Working…
ClinicalTrials.gov
ClinicalTrials.gov Menu

Impact of a New Technology to Functional Recovery Upper Limb in Post Stroke Patients.

The safety and scientific validity of this study is the responsibility of the study sponsor and investigators. Listing a study does not mean it has been evaluated by the U.S. Federal Government. Read our disclaimer for details.
 
ClinicalTrials.gov Identifier: NCT02721212
Recruitment Status : Unknown
Verified March 2016 by Giovanni Taveggia, Habilita S.p.A..
Recruitment status was:  Not yet recruiting
First Posted : March 29, 2016
Last Update Posted : March 29, 2016
Sponsor:
Information provided by (Responsible Party):
Giovanni Taveggia, Habilita S.p.A.

Brief Summary:
54 inpatients participants were randomly divided into two groups (experimental and conventional). Individual of experimental group were treated according to an established protocol for ARMEO Spring (30 minutes/session with "Armeo Spring" and 30 minutes/session with conventional treatment 5 days/week for 6 weeks). The conventional treatment consists of passive and active assisted mobilization of the upper limbs, traditional training based on the Bobath concept. Inpatients of control group were treated with conventional treatment with training session of 60 minutes 5 days/week for 6 weeks. All patients were evaluated by a blinded observer using the outcomes tests at enrollment (T0), after the treatment (T1) and at follow up 6 weeks later (T2). We assessed the impact on functional recovery (Functional Independence Measure - FIM scale), strength (ARM Motricity Index-MI), spasticity (Modified Ashworth Scale-MAS) and pain (Numeric Rating Pain Scale -NRPS).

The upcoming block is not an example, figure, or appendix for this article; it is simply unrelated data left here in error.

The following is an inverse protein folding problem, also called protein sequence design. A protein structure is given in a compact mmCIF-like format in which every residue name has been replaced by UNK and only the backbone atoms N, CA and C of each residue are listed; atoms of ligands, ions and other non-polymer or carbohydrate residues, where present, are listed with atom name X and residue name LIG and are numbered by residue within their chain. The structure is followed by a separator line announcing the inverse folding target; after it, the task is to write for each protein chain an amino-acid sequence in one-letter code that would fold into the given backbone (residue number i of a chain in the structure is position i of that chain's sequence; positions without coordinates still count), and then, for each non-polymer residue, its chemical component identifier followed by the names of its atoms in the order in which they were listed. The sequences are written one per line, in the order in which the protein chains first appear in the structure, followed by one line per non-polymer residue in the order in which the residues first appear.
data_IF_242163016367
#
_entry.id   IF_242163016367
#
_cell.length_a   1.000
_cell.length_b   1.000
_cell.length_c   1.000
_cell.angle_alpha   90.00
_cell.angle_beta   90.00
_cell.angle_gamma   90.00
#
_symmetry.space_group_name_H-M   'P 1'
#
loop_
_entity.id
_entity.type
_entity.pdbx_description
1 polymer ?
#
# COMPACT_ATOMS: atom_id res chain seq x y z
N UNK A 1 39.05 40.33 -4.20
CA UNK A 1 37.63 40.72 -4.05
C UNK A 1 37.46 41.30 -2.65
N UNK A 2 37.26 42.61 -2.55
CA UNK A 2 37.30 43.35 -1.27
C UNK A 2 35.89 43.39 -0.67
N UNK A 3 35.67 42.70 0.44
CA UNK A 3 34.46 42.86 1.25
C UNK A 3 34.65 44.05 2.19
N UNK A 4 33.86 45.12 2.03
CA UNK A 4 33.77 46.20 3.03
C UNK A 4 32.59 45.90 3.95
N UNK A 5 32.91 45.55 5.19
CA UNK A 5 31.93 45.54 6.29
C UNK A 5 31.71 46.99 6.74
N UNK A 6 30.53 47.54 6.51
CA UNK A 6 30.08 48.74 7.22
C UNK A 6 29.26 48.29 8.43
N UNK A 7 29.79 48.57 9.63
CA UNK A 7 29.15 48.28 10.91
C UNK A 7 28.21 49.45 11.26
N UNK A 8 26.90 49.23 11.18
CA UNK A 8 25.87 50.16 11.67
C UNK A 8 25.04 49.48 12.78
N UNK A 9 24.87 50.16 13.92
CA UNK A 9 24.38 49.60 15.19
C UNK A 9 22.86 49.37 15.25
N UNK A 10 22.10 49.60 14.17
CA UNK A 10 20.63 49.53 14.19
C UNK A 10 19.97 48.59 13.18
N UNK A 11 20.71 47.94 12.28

Condition or disease Intervention/treatment Phase
Stroke Device: Armeo Spring Other: Conventional Rehabilitation Not Applicable

Detailed Description: